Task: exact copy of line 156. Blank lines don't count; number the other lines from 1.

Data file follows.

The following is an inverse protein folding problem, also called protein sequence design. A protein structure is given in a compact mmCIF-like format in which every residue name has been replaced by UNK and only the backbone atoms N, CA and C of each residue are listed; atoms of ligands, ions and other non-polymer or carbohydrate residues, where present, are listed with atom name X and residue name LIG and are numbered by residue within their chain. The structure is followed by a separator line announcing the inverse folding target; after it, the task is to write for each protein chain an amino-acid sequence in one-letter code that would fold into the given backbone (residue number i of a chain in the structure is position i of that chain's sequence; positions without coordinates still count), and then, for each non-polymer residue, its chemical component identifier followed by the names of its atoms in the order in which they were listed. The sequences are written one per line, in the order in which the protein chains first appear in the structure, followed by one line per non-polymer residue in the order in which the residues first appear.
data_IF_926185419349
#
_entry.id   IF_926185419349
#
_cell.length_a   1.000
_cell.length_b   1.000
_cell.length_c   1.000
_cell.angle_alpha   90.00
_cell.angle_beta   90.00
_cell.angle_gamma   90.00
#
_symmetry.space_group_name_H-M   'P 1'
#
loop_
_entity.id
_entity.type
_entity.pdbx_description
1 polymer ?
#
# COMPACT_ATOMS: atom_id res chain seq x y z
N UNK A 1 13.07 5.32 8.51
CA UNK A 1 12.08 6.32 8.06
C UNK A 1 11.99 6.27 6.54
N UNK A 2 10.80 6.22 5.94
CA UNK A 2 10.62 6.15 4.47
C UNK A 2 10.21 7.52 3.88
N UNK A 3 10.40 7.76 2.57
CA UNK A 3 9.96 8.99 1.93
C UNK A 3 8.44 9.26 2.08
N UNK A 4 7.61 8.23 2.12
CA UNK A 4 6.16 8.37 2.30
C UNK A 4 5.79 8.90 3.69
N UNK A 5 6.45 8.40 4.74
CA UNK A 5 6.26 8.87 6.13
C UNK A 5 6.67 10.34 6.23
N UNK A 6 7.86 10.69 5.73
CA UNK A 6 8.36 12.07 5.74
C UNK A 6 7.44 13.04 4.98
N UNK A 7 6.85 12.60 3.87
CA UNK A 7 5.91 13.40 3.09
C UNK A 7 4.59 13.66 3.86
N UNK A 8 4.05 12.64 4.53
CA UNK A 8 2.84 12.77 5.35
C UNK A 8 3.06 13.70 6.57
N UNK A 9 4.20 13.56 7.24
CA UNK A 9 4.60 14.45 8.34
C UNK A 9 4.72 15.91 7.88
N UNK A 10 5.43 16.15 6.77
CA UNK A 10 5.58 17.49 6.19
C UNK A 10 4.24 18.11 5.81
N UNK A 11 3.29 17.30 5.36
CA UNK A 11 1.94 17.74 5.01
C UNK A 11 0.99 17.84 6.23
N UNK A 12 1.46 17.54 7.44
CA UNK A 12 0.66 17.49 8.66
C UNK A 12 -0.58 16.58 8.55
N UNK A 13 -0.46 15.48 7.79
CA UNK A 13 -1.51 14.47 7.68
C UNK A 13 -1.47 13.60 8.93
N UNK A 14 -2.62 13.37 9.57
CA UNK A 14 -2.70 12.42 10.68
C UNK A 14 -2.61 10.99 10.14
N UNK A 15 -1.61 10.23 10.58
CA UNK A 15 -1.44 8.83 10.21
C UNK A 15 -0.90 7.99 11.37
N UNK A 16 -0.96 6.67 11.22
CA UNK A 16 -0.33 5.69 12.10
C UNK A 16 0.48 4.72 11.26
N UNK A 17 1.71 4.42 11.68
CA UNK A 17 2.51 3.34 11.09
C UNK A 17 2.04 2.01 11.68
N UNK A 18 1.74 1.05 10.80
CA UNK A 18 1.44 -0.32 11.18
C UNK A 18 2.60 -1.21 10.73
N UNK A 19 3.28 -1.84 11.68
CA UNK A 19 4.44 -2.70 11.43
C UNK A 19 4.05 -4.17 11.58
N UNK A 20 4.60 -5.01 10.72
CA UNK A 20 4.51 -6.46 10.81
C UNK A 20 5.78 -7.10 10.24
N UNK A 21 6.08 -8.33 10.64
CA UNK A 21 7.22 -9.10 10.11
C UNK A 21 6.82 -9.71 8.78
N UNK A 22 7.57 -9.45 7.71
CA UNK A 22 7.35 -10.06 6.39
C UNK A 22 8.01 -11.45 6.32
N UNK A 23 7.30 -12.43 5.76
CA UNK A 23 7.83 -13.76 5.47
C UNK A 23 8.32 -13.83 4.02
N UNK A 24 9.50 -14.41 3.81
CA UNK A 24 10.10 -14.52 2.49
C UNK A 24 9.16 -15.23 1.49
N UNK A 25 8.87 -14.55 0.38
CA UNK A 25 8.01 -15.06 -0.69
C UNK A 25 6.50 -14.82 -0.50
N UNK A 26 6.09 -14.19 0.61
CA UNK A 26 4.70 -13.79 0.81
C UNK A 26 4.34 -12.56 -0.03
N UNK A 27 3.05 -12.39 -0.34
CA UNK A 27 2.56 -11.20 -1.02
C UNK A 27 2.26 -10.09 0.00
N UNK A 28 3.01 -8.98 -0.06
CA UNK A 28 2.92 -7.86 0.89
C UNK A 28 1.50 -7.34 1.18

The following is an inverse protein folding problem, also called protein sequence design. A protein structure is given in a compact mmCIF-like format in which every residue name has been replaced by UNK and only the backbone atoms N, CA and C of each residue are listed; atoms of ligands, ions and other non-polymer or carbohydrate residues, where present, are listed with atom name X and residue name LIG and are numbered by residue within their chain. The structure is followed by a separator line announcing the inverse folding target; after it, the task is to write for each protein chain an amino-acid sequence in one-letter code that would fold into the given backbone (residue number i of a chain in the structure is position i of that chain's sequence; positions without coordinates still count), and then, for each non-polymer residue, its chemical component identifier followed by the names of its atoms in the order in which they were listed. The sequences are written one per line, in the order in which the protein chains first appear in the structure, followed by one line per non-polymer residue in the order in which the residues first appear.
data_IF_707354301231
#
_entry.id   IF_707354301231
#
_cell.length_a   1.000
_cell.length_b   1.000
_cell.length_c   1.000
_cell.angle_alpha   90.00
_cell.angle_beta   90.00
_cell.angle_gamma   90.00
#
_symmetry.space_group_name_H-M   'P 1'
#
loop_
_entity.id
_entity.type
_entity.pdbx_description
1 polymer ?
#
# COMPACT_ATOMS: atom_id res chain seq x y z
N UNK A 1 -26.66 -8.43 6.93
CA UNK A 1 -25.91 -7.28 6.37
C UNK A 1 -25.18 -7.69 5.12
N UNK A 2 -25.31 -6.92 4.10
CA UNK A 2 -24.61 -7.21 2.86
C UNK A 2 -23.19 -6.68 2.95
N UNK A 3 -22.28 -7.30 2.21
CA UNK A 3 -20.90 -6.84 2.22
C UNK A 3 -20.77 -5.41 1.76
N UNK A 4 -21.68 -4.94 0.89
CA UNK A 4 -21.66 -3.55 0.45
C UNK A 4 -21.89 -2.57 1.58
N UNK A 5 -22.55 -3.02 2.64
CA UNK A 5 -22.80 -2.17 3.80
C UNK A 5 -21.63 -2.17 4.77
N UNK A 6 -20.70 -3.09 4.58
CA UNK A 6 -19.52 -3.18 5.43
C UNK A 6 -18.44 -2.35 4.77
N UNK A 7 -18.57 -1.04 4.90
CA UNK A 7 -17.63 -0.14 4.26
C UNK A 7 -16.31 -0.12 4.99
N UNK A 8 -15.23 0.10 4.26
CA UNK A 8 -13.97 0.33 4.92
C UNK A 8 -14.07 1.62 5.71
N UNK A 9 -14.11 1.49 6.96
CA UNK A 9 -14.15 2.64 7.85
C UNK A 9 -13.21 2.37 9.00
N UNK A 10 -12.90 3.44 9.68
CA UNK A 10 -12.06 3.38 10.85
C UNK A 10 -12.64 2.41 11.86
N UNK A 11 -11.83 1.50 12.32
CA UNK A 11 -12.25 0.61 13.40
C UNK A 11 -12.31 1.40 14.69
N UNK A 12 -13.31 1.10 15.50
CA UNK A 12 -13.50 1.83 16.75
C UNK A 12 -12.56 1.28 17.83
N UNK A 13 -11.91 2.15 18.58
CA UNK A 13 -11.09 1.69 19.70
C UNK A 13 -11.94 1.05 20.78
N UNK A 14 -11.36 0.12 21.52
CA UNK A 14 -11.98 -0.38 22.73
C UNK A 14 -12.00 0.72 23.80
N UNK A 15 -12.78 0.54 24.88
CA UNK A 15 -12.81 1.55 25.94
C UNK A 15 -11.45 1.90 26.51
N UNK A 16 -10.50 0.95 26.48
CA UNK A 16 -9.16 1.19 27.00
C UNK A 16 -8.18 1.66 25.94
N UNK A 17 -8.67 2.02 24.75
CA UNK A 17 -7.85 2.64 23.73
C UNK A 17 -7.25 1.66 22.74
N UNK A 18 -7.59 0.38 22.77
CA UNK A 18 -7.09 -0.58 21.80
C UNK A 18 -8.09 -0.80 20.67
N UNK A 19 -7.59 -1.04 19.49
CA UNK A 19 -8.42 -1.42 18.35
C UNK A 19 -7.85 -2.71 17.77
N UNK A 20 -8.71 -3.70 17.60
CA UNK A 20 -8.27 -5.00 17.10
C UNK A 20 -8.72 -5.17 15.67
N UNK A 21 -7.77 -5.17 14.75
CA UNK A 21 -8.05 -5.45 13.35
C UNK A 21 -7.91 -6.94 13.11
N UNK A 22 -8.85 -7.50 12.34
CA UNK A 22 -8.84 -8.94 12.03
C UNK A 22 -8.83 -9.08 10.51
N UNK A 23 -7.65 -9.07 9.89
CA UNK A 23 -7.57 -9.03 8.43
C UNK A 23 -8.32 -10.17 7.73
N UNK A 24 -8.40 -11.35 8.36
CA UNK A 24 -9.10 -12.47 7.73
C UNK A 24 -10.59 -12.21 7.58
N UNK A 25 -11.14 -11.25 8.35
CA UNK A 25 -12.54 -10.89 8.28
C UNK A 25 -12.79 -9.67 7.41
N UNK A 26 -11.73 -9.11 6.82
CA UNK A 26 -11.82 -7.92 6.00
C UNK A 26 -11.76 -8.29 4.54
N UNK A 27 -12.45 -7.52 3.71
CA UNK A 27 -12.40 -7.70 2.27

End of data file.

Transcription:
C UNK A 10 -12.64 2.41 11.86